The flag of Greece has nine stripes, which are blue and white. There is also a white cross on a blue square, on the top left corner.

Why are there 9 stripes on the Greek flag?

There are many theories explaining the nine stripes on the flag. According to the most common theory, they are said to represent the nine syllables of a Greek phrase translating into Freedom or Death.

What is the ancient Greek flag?

Ancient Greece wasn’t a country, so there was no Greek flag back then. That said, the army of Alexander the Great appears to have used large red flags, during warfare.

What was the Greek flag before 1978?

After the Greek Revolution, there were several versions of the flag in Greece. They included blue and white colours, the cross, and maybe a few more symbols. in 1978, the current version was officially adopted.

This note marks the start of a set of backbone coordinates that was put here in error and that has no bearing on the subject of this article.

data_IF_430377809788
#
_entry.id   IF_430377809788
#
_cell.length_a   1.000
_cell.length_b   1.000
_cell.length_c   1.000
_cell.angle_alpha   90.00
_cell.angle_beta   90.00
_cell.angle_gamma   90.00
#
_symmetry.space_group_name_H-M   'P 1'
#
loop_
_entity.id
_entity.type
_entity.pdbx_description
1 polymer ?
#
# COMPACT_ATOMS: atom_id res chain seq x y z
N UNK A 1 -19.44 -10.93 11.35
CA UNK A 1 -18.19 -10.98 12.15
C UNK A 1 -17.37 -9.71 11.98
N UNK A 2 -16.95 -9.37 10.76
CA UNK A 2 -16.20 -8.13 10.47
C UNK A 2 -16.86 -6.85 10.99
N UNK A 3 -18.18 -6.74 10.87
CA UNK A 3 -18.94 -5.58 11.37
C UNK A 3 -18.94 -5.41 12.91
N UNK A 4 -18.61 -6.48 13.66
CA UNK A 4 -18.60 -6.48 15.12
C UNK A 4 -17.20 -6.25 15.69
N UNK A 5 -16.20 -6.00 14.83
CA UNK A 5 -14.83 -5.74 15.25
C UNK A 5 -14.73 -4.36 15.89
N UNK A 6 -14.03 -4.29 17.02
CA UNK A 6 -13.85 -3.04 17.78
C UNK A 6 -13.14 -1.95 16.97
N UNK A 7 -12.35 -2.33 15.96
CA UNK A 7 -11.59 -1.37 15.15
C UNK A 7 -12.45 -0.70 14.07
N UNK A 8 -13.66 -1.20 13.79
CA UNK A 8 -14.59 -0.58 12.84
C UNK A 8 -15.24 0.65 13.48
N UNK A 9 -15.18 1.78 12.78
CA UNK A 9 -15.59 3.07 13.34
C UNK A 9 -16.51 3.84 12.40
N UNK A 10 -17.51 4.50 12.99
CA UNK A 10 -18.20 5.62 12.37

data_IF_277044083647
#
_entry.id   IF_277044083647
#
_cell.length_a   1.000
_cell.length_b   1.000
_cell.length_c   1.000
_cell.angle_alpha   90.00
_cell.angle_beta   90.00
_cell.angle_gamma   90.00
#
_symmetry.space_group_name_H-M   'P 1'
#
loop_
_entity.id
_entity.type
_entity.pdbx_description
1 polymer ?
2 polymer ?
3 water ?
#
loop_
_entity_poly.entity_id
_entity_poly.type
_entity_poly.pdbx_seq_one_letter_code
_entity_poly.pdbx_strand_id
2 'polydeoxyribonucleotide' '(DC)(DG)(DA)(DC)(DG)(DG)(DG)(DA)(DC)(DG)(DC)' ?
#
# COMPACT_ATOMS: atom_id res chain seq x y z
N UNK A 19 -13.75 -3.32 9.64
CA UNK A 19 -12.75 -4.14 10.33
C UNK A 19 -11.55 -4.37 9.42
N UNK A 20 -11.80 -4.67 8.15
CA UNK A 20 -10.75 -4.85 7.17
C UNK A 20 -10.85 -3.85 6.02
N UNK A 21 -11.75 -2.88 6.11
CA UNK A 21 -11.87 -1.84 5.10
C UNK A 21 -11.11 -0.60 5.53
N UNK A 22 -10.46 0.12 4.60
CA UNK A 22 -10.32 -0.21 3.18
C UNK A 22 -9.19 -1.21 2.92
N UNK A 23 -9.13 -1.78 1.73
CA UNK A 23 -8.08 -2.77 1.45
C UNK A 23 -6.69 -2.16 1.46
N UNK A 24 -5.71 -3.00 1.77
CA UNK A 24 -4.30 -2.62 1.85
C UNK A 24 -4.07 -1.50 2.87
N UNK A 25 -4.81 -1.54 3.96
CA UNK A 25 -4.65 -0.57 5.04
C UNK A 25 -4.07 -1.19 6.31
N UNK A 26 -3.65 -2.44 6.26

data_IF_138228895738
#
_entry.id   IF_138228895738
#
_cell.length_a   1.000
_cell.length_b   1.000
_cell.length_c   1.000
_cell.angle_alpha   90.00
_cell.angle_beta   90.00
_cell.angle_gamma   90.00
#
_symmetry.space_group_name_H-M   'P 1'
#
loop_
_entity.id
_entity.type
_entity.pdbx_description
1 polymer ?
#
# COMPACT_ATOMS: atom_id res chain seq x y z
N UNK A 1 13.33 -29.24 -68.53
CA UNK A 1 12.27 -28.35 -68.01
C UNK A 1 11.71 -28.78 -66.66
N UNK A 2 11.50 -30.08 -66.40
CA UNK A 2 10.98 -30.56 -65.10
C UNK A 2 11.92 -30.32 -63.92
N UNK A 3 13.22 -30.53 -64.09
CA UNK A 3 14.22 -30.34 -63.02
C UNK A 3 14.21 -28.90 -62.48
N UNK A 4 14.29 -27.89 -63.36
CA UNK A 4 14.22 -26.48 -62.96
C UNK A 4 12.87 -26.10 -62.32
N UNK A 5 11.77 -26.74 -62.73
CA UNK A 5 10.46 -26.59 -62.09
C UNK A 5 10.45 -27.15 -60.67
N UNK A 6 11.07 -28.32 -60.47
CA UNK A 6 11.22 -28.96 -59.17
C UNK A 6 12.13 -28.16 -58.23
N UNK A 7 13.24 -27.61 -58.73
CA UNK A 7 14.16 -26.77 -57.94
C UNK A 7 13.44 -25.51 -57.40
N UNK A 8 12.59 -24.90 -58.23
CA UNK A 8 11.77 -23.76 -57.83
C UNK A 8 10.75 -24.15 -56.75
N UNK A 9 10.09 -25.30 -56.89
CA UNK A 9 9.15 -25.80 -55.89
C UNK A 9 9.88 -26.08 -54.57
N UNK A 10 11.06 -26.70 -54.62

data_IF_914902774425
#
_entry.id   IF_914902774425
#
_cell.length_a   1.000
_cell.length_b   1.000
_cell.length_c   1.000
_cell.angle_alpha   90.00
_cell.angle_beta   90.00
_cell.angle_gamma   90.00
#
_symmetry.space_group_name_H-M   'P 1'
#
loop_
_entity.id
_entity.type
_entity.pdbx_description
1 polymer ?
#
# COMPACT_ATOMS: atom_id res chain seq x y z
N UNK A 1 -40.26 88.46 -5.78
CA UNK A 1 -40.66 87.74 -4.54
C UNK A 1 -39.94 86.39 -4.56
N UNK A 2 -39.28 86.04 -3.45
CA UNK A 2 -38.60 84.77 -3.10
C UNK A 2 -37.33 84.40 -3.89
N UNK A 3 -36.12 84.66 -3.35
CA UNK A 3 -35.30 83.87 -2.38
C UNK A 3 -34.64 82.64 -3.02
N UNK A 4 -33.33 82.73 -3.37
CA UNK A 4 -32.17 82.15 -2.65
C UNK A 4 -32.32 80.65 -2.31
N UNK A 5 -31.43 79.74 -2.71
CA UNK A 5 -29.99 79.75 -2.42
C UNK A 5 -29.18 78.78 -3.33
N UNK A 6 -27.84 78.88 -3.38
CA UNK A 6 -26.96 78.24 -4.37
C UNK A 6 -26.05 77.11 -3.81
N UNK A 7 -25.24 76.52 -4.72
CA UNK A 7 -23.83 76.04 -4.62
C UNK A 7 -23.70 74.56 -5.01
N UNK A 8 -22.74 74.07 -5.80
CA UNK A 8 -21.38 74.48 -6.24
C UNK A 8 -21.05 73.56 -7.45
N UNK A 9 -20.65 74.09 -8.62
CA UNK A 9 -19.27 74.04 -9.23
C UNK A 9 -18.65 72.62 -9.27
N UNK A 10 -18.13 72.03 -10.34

What color blue is the Greek flag?

Surprisingly, the exact shade of blue is not defined. It can be dark blue, or light blue.

I hope this article has shed some light on the origins of our blue-and-white flag. If you liked it, here are a couple more that you should find interesting.

Walking around Anafiotika AthensHi! My name is Vanessa, I am from Athens, and I love helping people discover more about my country. I’m a statistician / social researcher by profession, and I’m a bit of a geek when it comes to Greek trivia, customs and culture. I guess I can call it “ethnographical research” 🙂 

4 thoughts on “Interesting facts about the Greek flag”

  1. Hi Vanessa,
    Thank you for this information.

    I just have a objection, as the first colours of the Greek flag wasn’t deep blue (sea blue) but the light blue (ΓΑΛΑΝΌΛΕΥΚΗ ΣΗΜΑΊΑ), the colours of the Bavarian flag, King Otto of Bavaria brought to Greece.